We are thinking of a commons model with stewards, where people are looking out for the spaces as well as gaining resources from them. There is a limit to how much and what people can pick for this to work. When that limit is exceeding, the more people are at the table, the more people will step up and say: „Stop, we want this for next year." It is sort of like the fishing industry. There aren't that many companies involved in the fishing industry. But imagine if many more of us could be on the water fishing. There would be more protest about how much is being fished. Swale can be a proposal for what could happen on land. And we also are able to illustrate and demonstrate that this has a use and there is a desire for something like this and for more spaces to exist like this. In the city, it could be advantageous in a lot of different ways.You are not a biologist by trade. How did you get all the necessary knowledge to make Swale happen?
You know, a lot of this was trial and error. For example, we wanted to build this hill this year, and we didn't find anyone who had built a hill on a barge before (laughs). So we talked with the engineer who built the hills on Governors Island and to a naval engineer and kind of put that knowledge together. That's how we have done a lot of these things. And we start with the materials. Especially in a city that includes the former landfill Fresh Kills - a human made piece of infrastructure so large that you can see it from space - a significant question is: What are our local resources? What can be easily accessed locally, what is in the waste stream, what is underused or can be repurposed? So we try to avoid bringing things in, whether we make a water filtration system or garden beds or create drainage underneath. I think that can lead to the larger point of thinking: If we are producing more of our food right inside of the city, then we are less a draw on the outside. And that really links up to my background of growing up in an agricultural town where a lof of what we made would go into the city and a lot of the garbage would come back out.Even though you weren't raised on the water, many of your projects involve water. What draws you to it?
What drew me to the water initially was living in an agricultural community and understanding how chemicals that we use on plants affect our water source. Secondly, that area would always flood. So it was a combination of knowing the dangers of water and also the necessity of it first hand. I specifically remember when Bechtel privatized water in Bolivia in the year 2000. That meant that some people weren't going to be able to afford water. It angered me that it suddenly became a life-or-death-struggle to get something that is so essential as well as plentiful and that should be healthy and free. Then I realized that anger came from love. I was really committed to water as a space to begin from and to try to empower it as a subject, and for me, that was working through art. There are multiple ways to do this. I could make sculptures that were really water purifiers or I could tell stories through photographs or create a space that would serve as a living story or stage. That's how I think about Swale. It is a platform where you can talk about food and the necessity of it being availabe and accessible.You've been sailing this message to different parts of the city, like Brooklyn Bridge Park or Governors Island. How do you get to dock anywhere?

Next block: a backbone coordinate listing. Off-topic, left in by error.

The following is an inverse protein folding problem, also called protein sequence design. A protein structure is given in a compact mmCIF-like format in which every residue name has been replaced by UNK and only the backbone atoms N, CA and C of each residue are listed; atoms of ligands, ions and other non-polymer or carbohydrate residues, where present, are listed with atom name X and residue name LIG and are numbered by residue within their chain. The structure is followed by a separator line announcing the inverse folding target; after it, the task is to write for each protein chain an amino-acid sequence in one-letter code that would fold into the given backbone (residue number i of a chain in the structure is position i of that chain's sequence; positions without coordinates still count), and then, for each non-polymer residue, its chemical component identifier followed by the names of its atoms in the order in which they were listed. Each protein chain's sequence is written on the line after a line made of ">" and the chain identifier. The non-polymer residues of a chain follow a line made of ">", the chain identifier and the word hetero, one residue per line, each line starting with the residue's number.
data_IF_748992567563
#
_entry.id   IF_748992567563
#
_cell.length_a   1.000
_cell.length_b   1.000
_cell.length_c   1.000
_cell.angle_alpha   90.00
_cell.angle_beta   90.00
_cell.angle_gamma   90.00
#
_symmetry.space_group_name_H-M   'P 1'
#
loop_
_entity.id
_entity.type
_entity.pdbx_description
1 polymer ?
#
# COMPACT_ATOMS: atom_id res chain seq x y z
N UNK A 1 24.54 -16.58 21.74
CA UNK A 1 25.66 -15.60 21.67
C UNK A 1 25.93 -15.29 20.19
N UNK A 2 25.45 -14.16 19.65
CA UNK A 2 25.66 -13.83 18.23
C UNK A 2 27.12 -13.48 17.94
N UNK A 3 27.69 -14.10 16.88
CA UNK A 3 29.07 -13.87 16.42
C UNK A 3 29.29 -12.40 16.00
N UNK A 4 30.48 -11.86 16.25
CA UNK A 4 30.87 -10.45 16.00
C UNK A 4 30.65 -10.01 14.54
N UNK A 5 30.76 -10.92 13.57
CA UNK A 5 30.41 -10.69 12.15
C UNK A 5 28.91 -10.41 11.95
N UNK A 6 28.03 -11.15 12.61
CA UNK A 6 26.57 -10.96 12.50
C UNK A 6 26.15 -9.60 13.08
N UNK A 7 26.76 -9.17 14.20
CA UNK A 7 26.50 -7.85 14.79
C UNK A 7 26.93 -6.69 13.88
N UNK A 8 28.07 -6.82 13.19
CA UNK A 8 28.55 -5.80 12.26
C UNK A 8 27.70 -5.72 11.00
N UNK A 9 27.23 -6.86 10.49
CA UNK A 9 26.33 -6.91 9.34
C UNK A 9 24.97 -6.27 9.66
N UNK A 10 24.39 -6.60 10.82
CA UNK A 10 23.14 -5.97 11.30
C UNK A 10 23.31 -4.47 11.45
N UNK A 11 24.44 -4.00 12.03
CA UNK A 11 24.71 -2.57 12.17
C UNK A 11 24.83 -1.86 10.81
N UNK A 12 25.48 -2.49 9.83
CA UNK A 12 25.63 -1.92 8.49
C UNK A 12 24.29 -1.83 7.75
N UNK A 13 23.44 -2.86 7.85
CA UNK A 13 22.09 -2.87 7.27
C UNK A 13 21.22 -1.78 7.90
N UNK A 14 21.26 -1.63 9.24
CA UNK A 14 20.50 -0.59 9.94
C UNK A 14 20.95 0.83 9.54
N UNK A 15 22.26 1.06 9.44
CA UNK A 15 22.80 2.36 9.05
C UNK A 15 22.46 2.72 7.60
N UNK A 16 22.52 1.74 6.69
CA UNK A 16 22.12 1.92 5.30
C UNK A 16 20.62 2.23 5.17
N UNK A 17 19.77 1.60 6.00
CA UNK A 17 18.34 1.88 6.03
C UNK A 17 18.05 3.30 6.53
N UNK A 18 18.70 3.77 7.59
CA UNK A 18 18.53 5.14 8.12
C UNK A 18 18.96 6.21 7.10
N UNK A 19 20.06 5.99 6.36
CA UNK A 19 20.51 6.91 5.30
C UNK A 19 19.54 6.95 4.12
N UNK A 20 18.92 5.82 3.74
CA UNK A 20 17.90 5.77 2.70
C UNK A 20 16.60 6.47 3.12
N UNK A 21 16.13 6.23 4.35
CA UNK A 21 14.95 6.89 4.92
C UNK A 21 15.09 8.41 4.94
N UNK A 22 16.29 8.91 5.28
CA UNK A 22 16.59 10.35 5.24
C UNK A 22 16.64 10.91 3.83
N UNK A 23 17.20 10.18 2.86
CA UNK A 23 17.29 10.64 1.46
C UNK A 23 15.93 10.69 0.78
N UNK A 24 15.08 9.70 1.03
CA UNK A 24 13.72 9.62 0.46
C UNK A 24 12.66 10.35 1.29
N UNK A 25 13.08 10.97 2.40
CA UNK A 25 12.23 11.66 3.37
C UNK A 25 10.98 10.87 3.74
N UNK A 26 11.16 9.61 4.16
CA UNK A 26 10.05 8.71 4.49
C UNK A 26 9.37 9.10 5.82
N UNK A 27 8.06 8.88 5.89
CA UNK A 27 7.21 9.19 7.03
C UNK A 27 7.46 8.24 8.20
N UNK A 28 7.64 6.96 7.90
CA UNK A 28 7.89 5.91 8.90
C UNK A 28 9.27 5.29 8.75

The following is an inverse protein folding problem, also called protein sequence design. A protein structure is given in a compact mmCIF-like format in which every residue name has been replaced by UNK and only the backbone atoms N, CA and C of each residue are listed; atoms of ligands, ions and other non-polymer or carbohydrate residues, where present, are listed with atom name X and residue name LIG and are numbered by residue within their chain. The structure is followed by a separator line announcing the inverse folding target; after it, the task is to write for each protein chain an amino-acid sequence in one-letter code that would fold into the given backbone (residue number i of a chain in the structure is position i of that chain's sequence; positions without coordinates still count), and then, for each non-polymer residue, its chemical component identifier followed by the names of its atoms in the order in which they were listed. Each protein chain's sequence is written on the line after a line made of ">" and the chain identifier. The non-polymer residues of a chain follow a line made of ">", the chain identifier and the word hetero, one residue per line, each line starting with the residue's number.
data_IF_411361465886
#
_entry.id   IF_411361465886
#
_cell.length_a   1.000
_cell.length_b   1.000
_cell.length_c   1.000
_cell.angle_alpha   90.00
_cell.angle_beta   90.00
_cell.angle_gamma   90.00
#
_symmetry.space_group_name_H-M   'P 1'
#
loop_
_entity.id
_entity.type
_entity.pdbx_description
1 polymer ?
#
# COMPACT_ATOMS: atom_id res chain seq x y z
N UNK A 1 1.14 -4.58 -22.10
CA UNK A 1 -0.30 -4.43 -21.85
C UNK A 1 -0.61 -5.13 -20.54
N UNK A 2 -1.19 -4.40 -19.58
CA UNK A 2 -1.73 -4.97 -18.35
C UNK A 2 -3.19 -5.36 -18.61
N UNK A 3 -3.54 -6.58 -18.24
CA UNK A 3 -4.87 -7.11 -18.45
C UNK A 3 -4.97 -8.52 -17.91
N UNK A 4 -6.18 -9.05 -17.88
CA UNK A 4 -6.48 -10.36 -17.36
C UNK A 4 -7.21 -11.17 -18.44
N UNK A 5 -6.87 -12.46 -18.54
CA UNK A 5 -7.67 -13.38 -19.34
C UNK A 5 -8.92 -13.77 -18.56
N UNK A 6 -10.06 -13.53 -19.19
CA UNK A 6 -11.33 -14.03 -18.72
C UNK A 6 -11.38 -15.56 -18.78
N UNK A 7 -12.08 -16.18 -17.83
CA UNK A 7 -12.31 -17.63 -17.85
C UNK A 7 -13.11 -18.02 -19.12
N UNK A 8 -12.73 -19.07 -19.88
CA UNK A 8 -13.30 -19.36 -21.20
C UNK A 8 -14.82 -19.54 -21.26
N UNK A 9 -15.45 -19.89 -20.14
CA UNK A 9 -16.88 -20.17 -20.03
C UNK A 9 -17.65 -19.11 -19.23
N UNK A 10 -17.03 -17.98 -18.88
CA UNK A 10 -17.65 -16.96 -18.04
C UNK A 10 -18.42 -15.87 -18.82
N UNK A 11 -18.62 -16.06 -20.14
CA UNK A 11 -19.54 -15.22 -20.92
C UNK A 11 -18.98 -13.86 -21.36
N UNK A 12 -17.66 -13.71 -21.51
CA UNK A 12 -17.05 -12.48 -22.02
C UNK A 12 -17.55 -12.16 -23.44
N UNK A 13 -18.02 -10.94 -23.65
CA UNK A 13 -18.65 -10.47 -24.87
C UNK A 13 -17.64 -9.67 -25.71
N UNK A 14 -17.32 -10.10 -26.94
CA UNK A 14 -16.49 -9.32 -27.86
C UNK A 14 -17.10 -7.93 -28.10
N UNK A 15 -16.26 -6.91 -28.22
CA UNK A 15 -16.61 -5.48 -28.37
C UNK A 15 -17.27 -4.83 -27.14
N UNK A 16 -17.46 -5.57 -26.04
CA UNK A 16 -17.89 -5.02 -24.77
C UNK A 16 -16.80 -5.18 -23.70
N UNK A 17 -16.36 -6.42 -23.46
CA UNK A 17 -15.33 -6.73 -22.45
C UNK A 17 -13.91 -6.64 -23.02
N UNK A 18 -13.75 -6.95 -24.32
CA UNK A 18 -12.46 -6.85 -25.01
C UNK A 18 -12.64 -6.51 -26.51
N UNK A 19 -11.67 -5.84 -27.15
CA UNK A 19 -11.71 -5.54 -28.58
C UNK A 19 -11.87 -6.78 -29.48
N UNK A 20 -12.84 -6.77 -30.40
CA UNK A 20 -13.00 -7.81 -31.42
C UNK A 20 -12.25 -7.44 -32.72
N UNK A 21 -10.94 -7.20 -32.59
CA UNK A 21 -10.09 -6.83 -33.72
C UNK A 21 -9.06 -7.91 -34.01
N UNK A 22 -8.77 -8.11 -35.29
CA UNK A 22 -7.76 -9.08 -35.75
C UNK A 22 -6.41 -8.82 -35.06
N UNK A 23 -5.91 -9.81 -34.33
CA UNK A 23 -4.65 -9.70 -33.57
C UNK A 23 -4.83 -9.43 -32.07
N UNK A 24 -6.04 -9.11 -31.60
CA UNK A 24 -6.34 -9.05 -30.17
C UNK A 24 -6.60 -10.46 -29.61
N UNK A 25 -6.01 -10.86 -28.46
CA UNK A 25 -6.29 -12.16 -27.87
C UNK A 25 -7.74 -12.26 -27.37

Each pier has a separate permitting process, and it doesn't stop there. The city has its own regulation and permitting process, the Parks Department has another one, and the waterways, with the Coast Guard as one of the main parties. We also must have a permit from the Department of Environmental Protection (DEP) and several state organizations. To stay permanently docked in one place would require even more of this. Even if a city-wide organization takes Swale on, we will still have to think about the state and national permits required.Sounds like a lot of work.
Yeah, but they are all stewards in a way. There is a reason for this.Sure, you don't want eight million barges trying to dock in the city or blocking the waterways. Talking about boats: Do you see any, is there traffic up here on the Bronx River?
Yes. Rocking The Boat is an organization that has kayaks and makes trips about once a week, and ... Read more (and see a bunch of photos) by clicking on "Original" - Weiterlesen im Original (mit passenden Fotos)!